Oliver Stone's slight homage to the classic film Sweet Smell of Success, introduced us to Gordon Gekko. Some argue that rather than simply reflecting the reality of arrogant traders, the movie served as a kind of Dress for Success manual for the corporate raiders and hedge fund wizards of the next few decades. (In a smart scene in the 2000 film BoilerRoom, group of young brokers sit around watching Wall Street and mimicking of Michael Douglas's iconic performance.)  Budd Foxx, Gekko's protege, starts off the film asking his Dad, a blue collar worker for a small airline, for money to support him in his apprenticeship in New York City. 

(The best shot in the film.)
The War of the Roses may be the darkest film on this list and it's a comedy!  I recently re-watched it and couldn't imagine it being made today.  It approaches that kind of fiction about class and money that reigned in the novels of the late 19th and early 20th centuries.  We are dazzled by the beauty and wealth of the Roses, but then we are flinching at the deadly battles over the couple's communal wealth.

(Sweet dreams, America?)

Ah yes, this movie prompted so much public discussion, outrage and dismissal at the time.  Roger Ebert correctly places it in that class of films that put acceptable people in unacceptable situations so that we can safely watch it play out . For instance, the idea of a lonely businessman hiring a hooker is a pretty unsavory prospect for a night at the theater, but looking at Richard Gere and Julia Roberts amidst high society ain't so bad.  Still there was something so delightfully wicked about Robert Redford, (of The Great Gatsby fame,) confidently proposing that anybody can be bought. 

(Into the financial abyss.)
"Show me the money!"  Indeed. Tom Cruise's idealistic sports agent finds himself immediately down on his luck after he is ousted from a top agency.  Coming along with him to form a start-up is a single mom (Renee Zelwegger) who, inspired by Cruise's farewell speech, leaves her good job as an accountant at the former firm.  Soon, the two of them find their bank accounts drained and their hopes for a financial and romantic future pinned on their one free agent client.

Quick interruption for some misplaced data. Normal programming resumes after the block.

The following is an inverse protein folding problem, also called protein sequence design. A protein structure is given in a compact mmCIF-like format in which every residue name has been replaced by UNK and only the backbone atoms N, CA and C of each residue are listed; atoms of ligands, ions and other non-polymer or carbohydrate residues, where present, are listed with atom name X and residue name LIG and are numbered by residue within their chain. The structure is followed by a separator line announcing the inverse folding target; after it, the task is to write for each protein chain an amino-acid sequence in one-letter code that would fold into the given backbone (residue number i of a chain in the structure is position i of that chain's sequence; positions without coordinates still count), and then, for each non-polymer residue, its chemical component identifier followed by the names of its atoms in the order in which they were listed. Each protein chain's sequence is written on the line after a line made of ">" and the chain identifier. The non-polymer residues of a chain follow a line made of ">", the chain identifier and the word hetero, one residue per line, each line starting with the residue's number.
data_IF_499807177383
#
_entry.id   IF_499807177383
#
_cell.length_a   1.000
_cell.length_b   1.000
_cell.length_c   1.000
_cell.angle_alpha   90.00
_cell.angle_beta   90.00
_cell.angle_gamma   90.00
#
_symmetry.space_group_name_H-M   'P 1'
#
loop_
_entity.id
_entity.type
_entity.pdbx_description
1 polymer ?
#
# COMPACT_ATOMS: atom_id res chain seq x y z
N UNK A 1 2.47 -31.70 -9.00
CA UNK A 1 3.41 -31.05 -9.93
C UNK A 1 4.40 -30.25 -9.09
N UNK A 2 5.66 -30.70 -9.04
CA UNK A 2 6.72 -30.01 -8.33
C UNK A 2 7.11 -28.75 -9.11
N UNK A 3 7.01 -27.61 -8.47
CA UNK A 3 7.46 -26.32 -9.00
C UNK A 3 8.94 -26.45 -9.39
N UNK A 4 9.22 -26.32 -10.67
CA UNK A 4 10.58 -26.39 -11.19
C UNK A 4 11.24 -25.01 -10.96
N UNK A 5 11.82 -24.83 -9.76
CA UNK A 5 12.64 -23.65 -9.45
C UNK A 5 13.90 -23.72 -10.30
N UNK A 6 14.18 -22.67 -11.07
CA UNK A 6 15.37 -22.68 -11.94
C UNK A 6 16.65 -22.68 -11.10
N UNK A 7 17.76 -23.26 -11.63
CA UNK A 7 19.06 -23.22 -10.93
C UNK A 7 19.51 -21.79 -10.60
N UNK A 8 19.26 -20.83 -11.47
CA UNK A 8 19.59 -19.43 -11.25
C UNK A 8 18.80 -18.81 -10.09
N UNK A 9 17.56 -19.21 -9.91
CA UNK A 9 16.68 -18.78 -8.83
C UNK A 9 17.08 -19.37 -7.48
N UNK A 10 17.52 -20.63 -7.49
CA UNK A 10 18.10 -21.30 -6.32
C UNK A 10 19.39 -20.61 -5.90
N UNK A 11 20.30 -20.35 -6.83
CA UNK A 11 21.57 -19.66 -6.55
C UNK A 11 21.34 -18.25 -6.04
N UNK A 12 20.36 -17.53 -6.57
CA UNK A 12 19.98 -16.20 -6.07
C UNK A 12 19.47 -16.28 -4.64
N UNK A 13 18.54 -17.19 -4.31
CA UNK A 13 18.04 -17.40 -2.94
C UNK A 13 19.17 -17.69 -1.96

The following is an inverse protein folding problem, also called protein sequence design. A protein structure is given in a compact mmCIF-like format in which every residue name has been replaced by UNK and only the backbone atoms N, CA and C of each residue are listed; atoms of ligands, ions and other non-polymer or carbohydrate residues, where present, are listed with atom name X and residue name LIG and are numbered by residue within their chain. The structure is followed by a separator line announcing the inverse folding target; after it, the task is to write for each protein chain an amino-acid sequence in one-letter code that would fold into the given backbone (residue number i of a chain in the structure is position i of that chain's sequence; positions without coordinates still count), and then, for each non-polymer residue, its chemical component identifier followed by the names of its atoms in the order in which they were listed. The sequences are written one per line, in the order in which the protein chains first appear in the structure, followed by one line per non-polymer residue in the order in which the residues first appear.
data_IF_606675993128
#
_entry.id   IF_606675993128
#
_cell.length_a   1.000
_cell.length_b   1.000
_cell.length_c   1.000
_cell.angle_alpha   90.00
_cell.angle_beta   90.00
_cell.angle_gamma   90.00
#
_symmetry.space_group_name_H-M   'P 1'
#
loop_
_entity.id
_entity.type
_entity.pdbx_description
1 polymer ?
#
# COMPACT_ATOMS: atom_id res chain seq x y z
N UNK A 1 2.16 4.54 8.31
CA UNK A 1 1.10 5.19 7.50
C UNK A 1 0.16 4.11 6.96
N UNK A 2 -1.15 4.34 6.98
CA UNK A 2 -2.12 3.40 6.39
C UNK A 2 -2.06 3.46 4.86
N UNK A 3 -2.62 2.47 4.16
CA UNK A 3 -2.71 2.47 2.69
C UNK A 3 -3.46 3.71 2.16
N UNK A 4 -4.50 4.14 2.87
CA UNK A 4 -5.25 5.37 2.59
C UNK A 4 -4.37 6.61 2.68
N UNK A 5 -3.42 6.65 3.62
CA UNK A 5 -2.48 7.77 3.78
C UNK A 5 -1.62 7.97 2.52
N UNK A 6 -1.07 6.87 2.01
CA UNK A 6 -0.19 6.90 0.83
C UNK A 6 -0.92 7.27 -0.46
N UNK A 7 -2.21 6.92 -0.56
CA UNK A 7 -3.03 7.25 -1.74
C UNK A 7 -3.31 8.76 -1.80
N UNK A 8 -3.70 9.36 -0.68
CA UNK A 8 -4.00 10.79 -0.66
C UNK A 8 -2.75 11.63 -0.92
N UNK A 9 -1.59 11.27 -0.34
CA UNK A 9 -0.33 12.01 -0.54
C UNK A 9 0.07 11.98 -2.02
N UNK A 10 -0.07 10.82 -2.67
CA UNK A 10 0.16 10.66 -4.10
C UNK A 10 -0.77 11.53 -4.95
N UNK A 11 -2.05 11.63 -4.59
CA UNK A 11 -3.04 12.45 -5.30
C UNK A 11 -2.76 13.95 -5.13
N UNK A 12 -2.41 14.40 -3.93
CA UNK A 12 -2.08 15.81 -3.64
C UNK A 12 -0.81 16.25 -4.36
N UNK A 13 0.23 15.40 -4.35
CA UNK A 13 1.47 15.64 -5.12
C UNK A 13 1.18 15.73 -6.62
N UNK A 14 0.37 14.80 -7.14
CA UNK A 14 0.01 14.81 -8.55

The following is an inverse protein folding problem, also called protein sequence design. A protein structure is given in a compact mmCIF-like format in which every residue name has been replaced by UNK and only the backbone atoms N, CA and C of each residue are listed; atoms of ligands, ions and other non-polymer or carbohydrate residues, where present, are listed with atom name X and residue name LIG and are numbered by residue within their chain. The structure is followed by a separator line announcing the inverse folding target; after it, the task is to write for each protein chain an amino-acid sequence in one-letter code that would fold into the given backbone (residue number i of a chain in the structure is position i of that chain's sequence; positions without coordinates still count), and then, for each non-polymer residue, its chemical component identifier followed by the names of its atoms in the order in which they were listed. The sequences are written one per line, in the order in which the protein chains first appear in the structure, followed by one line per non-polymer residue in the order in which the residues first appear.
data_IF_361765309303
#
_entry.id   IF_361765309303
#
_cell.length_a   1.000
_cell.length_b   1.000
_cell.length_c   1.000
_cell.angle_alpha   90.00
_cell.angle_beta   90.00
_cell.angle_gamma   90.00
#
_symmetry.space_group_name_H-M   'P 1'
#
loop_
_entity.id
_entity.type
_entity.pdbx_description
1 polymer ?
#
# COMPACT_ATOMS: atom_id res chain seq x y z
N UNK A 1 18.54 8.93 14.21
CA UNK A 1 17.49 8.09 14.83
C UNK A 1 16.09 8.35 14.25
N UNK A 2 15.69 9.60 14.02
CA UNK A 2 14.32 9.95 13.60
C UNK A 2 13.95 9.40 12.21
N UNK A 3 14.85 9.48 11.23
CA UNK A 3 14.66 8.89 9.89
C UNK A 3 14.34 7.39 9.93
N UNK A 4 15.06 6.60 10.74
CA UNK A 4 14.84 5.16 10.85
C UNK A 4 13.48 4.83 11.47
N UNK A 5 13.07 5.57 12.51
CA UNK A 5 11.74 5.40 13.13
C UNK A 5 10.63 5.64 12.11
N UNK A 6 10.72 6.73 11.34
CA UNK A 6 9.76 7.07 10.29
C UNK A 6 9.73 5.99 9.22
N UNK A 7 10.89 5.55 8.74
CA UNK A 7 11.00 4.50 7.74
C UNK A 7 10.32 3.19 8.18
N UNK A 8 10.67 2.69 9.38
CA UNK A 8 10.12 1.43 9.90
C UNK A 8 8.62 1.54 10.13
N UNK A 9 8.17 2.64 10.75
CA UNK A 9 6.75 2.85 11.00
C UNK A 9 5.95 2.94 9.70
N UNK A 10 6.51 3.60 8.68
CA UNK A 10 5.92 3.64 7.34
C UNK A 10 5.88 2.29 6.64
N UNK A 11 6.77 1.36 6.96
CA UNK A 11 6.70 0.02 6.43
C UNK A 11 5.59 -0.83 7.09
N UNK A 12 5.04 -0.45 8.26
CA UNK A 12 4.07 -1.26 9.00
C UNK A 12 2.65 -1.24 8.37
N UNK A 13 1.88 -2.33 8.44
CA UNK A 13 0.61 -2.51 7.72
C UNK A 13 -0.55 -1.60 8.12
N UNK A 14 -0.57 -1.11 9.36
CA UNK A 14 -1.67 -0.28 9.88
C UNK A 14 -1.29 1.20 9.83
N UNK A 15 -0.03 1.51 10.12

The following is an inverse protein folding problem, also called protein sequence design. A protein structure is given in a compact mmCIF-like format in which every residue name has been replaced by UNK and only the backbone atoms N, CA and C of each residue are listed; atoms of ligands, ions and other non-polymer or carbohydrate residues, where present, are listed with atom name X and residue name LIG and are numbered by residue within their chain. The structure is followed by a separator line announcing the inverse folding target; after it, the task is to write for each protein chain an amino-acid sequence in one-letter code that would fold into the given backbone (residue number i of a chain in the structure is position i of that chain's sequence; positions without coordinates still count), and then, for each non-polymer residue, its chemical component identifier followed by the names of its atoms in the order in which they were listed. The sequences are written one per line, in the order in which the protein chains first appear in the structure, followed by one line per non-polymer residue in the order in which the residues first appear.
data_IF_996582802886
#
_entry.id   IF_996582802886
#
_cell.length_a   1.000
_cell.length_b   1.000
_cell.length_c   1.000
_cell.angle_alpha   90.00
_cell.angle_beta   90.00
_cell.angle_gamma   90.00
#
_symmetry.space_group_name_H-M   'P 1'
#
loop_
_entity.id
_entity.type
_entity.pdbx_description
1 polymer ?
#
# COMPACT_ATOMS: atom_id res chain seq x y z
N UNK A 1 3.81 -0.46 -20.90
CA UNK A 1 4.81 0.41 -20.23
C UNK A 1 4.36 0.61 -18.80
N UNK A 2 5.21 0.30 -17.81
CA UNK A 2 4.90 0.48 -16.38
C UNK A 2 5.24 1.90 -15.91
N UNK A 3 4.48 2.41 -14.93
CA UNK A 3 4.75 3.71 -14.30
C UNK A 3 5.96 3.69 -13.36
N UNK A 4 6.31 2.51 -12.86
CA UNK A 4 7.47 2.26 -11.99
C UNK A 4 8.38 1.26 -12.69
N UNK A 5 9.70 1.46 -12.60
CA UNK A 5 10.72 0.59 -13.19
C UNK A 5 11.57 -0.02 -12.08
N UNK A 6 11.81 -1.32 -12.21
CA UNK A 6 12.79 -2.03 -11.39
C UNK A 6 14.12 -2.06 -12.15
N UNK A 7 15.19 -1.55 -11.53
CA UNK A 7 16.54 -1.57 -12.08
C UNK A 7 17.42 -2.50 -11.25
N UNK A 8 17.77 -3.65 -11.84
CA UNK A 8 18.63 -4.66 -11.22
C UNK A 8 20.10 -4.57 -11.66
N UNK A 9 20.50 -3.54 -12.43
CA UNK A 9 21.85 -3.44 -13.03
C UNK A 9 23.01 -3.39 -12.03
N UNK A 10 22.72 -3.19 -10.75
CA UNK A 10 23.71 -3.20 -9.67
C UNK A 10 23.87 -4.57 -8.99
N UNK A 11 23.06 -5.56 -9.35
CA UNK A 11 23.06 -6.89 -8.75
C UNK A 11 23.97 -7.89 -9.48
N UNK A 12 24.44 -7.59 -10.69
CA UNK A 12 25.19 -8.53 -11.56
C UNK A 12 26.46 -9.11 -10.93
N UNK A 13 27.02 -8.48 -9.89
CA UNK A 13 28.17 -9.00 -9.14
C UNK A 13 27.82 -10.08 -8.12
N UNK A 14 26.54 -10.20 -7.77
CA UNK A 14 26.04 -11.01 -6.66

The Perfect Storm (2000)
(A life and death decision.)
The 90-foot wave that threatens to swallow the crew of the Andrea Gail in this disaster epic is nothing compared to the debts, bills and lost wages that are awaiting the fishermen back on shore.  What drives George Clooney's crew ever further into the Atlantic?  The promise of a big catch and more money.  And, tragically, this is also what drives them back into the fateful storm.

The Pursuit of Happyness (2006)
(A true light of hope in a bleak film.)
This was supposed to be the Rocky of urban class issues, but audiences tended to leave the theater in shock.  The relentless penury of Will Smith's aspiring stockbroker pushed viewers and some critics to the edge.  THIS is what it takes to pull yourself up from the grasp of poverty?  While watching in amazement at the resourcefulness of the protagonist, it still made many people ask: "Isn't there an easier way for a man like this to succeed?"

So there you have it.  Some big hit films about money.  I also noticed some things about hit films and how they handle class - specifically comedies.  More about that soon.